DOMINION GOVERNMENT BUILDING 1936
18 Front St. N.
Post offices in Canada have always been important buildings to any community; they were central locations and became meeting places for the residents of the municipality.
At the time of opening in 1936 the ground floor of Thorold's Post Office was given entirely to Post office requirements, except the room which was needed for the stairway to the next floor where Customs and other Federal business was transacted. The janitor's residence was at the rear upstairs, reached from the inside and outside and was a roomy and well arranged space providing for a family. The basement was dry, well lit and extending under the entire building with a heating plant at the rear.
A number of years ago when the Federal Government was in the process of closing many of their postal outlets in Canada, there was a loud cry heard across the land, and a group called "Rural Dignity" was formed as a lobby group, with members in towns and hamlets across the country. This illustrates the passion with which we hold our right to our own identity as Canadians living in small communities, and the importance of having our own post office building.
Today this building, standing in a key location, is still operating as our central post office, is extremely important to our community and serves its citizens and businesses well.
G.H. Petit laid the cornerstone on this building and the building was officially opened in May of 1936. George P. Foley was the Postmaster at that time and the Mayor was William Hutt. N.A. Kearns was the architect and the contractor was R. Timms Construction Company of Welland.
Like many federal buildings, the Thorold Post Office appears massive and impressive. Being part of the downtown, it has become one of Thorold's landmarks, part of the fabric of the community and a local meeting place. The post office is one of the few federal building built in Thorold.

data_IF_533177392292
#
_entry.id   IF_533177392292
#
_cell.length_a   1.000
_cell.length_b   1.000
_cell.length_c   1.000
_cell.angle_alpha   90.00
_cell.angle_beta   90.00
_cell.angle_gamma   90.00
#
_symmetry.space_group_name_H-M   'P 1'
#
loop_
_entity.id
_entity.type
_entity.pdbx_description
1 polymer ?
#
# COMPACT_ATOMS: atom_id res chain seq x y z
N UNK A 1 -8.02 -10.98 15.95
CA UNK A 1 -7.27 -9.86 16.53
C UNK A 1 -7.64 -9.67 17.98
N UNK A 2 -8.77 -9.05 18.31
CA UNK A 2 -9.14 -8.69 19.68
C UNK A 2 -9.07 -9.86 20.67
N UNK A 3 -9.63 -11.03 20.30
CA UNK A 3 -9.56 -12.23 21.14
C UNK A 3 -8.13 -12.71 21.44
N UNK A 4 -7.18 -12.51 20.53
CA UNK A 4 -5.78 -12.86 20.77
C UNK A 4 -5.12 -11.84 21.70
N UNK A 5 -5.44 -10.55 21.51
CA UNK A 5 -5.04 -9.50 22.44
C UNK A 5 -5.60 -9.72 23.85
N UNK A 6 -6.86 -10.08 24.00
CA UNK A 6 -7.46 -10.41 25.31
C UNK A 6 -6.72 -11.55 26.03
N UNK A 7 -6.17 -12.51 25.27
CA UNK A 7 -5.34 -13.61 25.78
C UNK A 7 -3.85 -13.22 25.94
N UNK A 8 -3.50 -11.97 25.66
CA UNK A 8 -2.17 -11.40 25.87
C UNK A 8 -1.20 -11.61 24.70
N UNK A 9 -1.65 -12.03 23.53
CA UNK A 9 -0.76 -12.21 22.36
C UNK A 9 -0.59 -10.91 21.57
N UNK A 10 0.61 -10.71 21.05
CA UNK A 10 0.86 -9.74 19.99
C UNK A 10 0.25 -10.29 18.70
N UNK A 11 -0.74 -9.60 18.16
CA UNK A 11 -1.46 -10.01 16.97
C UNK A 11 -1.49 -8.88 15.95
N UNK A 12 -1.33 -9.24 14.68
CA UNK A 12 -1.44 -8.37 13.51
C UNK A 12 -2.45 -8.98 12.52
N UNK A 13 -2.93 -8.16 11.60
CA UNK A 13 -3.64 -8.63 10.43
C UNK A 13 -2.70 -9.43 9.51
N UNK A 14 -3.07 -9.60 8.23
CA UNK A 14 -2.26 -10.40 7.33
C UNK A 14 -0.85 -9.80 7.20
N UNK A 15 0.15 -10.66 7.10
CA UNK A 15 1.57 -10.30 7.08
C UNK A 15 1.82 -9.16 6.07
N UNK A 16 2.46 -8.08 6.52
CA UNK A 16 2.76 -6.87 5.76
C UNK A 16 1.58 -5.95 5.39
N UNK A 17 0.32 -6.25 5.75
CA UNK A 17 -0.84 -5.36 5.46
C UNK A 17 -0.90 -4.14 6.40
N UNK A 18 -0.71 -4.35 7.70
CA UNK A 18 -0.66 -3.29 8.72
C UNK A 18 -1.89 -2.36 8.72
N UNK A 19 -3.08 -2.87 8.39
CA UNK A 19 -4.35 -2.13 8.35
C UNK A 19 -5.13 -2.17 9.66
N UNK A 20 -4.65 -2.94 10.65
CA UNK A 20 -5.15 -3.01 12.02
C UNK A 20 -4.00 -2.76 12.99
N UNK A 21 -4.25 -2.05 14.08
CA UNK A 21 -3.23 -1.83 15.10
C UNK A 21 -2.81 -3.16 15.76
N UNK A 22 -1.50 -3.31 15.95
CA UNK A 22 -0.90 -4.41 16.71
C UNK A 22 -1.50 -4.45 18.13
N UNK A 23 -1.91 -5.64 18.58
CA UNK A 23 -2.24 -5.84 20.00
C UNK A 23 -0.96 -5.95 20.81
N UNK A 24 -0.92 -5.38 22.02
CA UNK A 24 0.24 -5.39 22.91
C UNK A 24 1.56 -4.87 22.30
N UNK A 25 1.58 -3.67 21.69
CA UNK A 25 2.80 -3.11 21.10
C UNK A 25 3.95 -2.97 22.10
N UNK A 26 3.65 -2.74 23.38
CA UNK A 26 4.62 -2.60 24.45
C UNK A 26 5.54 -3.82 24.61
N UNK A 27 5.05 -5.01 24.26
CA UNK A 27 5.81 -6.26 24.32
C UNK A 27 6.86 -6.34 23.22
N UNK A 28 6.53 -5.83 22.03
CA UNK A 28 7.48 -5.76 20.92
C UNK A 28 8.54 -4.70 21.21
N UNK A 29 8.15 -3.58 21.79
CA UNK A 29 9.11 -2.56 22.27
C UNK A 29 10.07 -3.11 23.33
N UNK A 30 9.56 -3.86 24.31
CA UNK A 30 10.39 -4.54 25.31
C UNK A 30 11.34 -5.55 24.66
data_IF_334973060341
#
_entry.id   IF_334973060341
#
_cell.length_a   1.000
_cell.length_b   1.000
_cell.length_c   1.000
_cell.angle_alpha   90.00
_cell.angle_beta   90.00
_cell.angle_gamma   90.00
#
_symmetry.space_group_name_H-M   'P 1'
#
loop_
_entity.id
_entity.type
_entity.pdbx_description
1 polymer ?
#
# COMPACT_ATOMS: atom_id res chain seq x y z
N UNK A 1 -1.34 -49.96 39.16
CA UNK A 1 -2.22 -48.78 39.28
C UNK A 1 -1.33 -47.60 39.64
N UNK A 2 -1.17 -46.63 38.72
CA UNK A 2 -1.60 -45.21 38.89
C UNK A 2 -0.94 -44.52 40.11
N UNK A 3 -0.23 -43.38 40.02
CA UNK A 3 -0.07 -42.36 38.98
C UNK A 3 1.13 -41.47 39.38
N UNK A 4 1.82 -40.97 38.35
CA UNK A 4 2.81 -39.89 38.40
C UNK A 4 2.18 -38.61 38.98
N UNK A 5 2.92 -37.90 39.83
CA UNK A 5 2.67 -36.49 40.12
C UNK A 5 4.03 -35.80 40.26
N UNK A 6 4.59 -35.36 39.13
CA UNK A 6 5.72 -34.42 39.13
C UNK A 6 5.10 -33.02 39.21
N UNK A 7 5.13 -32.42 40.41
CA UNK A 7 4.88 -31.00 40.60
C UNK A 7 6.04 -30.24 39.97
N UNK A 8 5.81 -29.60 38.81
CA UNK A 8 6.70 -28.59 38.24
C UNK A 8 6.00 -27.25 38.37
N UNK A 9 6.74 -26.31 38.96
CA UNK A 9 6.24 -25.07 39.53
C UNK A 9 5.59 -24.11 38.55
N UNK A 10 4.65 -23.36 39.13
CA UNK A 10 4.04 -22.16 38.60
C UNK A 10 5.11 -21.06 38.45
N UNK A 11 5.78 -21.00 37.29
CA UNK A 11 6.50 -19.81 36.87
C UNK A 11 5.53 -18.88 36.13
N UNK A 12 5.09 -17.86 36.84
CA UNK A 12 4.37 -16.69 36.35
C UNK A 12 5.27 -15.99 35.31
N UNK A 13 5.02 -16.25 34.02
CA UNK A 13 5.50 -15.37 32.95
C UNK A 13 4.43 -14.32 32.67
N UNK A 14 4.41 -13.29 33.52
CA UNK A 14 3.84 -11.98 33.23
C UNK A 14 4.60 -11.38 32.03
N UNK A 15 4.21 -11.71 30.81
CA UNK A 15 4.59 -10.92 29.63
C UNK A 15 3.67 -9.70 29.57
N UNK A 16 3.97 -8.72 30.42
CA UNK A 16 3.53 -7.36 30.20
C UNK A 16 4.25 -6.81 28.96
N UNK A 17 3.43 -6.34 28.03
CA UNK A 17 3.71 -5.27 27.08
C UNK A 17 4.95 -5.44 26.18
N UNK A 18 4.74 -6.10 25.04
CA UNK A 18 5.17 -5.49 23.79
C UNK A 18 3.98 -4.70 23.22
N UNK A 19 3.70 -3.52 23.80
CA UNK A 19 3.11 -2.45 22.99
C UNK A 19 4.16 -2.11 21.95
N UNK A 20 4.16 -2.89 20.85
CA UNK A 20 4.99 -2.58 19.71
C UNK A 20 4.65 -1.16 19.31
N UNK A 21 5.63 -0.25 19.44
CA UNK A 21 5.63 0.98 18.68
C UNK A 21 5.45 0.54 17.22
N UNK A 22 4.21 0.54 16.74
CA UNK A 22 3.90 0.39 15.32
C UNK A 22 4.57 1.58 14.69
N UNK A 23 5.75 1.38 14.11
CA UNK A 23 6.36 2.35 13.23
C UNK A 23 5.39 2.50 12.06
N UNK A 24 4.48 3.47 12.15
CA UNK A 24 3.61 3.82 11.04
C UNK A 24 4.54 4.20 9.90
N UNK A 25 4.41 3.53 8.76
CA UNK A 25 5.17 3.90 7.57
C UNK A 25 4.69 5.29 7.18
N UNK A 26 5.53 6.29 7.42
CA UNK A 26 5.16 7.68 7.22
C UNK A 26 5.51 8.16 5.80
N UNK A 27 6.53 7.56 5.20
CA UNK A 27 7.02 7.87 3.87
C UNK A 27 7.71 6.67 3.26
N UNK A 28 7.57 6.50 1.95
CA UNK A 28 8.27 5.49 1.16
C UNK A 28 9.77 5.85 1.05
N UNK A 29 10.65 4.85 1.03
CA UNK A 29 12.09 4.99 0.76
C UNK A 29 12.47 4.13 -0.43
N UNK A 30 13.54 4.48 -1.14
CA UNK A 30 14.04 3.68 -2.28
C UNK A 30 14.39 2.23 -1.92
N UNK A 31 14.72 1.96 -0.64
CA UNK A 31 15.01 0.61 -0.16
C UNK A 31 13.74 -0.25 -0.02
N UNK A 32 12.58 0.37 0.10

The building has been constructed using white, ground Queenston stone in front and red brick for the sides and rear and was finished in a manner to befit a small city Canada in the 1930's.
For description and images of other designated properties, please click links below.
|Allanburg Heritage Oak Tree||Dominion Government Building||Moore-Lampman House|
|Allanburg United Church||East Side School Bell||Munro House|
|Allanburg Village Cemetery||Fire Bell||O'Brien House|
|Beaverdams Burying Grounds||First Presbyterian Church||Old Firehall|
|Beaverdams Methodist Church & Graveyard||Flannery House||Port Robinson Brick School|
|Calcott-Walker House||George Bouk House||Quebec Bank|
|Camp House||Grenville House||Robert Elliot House|
|Carl, Misener, Bald Cemetery||Griffiths House||Ross House|
|Carnegie Library||Kennedy-Ward House||St. Andrews Presbyterian Church|
|Carr-Millar-McMillan Block||L.G. Lorriman/Central School||Sir Edward Beatty House|
|Carter-Holland House||Lynch House||The Stone Store|
|Chestnut Hall||Macartney Drug Store||Tracy House|
|Constable House||Maplehurst||Trinity United Church|
|Decew Young House||Memorial Park||War Memorial|
|Decou House Monument||Millar House||Welland Canal 2nd River Lock|
|Dobbie House||Millstone - Welland Mills||Welland Mills|